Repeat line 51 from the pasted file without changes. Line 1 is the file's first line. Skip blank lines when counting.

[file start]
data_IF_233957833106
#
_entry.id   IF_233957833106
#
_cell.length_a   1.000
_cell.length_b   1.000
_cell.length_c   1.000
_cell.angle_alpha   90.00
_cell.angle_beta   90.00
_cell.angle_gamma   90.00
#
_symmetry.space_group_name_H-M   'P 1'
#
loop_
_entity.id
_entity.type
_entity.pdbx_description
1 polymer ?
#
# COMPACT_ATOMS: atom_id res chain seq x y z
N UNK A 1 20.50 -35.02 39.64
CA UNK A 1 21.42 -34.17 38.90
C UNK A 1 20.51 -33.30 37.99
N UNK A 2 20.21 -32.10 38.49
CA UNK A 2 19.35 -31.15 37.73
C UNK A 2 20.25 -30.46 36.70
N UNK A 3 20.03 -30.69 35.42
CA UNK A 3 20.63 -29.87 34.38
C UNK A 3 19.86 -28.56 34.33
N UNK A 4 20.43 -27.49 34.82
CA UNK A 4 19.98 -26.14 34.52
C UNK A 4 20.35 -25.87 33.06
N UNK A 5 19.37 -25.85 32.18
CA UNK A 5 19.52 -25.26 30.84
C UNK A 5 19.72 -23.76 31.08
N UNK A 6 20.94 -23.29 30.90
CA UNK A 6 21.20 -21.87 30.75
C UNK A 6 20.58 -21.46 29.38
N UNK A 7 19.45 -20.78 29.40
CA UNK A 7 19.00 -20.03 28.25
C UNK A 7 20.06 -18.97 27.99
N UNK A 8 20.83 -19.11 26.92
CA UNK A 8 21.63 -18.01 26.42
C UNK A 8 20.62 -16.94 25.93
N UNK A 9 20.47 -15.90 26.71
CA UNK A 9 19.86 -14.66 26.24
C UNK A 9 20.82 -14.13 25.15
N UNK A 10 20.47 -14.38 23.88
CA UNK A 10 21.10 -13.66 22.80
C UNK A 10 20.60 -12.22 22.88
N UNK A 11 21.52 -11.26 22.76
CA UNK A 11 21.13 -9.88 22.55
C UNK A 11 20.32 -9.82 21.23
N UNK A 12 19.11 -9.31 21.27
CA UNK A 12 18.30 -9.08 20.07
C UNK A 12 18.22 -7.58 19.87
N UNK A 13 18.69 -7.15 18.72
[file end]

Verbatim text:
N UNK A 11 21.52 -11.26 22.76